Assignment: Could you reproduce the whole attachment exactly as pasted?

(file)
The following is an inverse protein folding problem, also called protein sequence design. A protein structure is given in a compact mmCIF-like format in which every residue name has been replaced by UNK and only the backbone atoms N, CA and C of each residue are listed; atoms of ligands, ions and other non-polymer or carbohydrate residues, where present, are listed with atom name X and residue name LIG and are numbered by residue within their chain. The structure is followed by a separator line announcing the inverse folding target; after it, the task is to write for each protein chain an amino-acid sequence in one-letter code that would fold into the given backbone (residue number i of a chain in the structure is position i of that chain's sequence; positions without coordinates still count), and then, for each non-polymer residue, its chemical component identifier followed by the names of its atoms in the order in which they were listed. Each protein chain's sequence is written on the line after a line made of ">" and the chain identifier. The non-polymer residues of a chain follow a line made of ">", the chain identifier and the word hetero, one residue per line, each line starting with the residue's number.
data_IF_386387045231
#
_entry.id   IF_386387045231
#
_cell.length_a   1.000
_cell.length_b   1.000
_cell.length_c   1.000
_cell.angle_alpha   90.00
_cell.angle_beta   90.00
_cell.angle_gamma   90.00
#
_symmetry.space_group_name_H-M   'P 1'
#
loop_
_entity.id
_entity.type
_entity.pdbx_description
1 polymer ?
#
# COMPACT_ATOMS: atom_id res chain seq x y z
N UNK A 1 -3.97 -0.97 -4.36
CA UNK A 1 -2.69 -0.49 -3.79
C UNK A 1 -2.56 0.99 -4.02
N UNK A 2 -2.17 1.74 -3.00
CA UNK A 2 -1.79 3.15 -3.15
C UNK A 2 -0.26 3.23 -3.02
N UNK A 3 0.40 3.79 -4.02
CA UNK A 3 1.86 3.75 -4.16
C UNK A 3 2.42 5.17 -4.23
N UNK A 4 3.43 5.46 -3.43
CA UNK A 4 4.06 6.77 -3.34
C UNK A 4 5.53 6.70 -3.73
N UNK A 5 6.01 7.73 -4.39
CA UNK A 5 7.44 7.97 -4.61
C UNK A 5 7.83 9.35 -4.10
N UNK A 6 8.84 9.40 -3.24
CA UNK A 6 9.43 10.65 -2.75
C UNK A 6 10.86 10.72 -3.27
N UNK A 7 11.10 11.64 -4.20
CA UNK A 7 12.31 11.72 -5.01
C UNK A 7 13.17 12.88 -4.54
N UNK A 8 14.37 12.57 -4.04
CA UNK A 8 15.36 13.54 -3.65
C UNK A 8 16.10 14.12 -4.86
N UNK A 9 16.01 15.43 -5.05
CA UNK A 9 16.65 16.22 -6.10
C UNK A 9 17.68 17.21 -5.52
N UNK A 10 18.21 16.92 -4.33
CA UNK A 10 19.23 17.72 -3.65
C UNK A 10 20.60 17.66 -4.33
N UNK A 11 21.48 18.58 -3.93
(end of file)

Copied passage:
The following is an inverse protein folding problem, also called protein sequence design. A protein structure is given in a compact mmCIF-like format in which every residue name has been replaced by UNK and only the backbone atoms N, CA and C of each residue are listed; atoms of ligands, ions and other non-polymer or carbohydrate residues, where present, are listed with atom name X and residue name LIG and are numbered by residue within their chain. The structure is followed by a separator line announcing the inverse folding target; after it, the task is to write for each protein chain an amino-acid sequence in one-letter code that would fold into the given backbone (residue number i of a chain in the structure is position i of that chain's sequence; positions without coordinates still count), and then, for each non-polymer residue, its chemical component identifier followed by the names of its atoms in the order in which they were listed. Each protein chain's sequence is written on the line after a line made of ">" and the chain identifier. The non-polymer residues of a chain follow a line made of ">", the chain identifier and the word hetero, one residue per line, each line starting with the residue's number.
data_IF_386387045231
#
_entry.id   IF_386387045231
#
_cell.length_a   1.000
_cell.length_b   1.000
_cell.length_c   1.000
_cell.angle_alpha   90.00
_cell.angle_beta   90.00
_cell.angle_gamma   90.00
#
_symmetry.space_group_name_H-M   'P 1'
#
loop_
_entity.id
_entity.type
_entity.pdbx_description
1 polymer ?
#
# COMPACT_ATOMS: atom_id res chain seq x y z
N UNK A 1 -3.97 -0.97 -4.36
CA UNK A 1 -2.69 -0.49 -3.79
C UNK A 1 -2.56 0.99 -4.02
N UNK A 2 -2.17 1.74 -3.00
CA UNK A 2 -1.79 3.15 -3.15
C UNK A 2 -0.26 3.23 -3.02
N UNK A 3 0.40 3.79 -4.02
CA UNK A 3 1.86 3.75 -4.16
C UNK A 3 2.42 5.17 -4.23
N UNK A 4 3.43 5.46 -3.43
CA UNK A 4 4.06 6.77 -3.34
C UNK A 4 5.53 6.70 -3.73
N UNK A 5 6.01 7.73 -4.39
CA UNK A 5 7.44 7.97 -4.61
C UNK A 5 7.83 9.35 -4.10
N UNK A 6 8.84 9.40 -3.24
CA UNK A 6 9.43 10.65 -2.75
C UNK A 6 10.86 10.72 -3.27
N UNK A 7 11.10 11.64 -4.20
CA UNK A 7 12.31 11.72 -5.01
C UNK A 7 13.17 12.88 -4.54
N UNK A 8 14.37 12.57 -4.04
CA UNK A 8 15.36 13.54 -3.65
C UNK A 8 16.10 14.12 -4.86
N UNK A 9 16.01 15.43 -5.05
CA UNK A 9 16.65 16.22 -6.10
C UNK A 9 17.68 17.21 -5.52
N UNK A 10 18.21 16.92 -4.33
CA UNK A 10 19.23 17.72 -3.65
C UNK A 10 20.60 17.66 -4.33
N UNK A 11 21.48 18.58 -3.93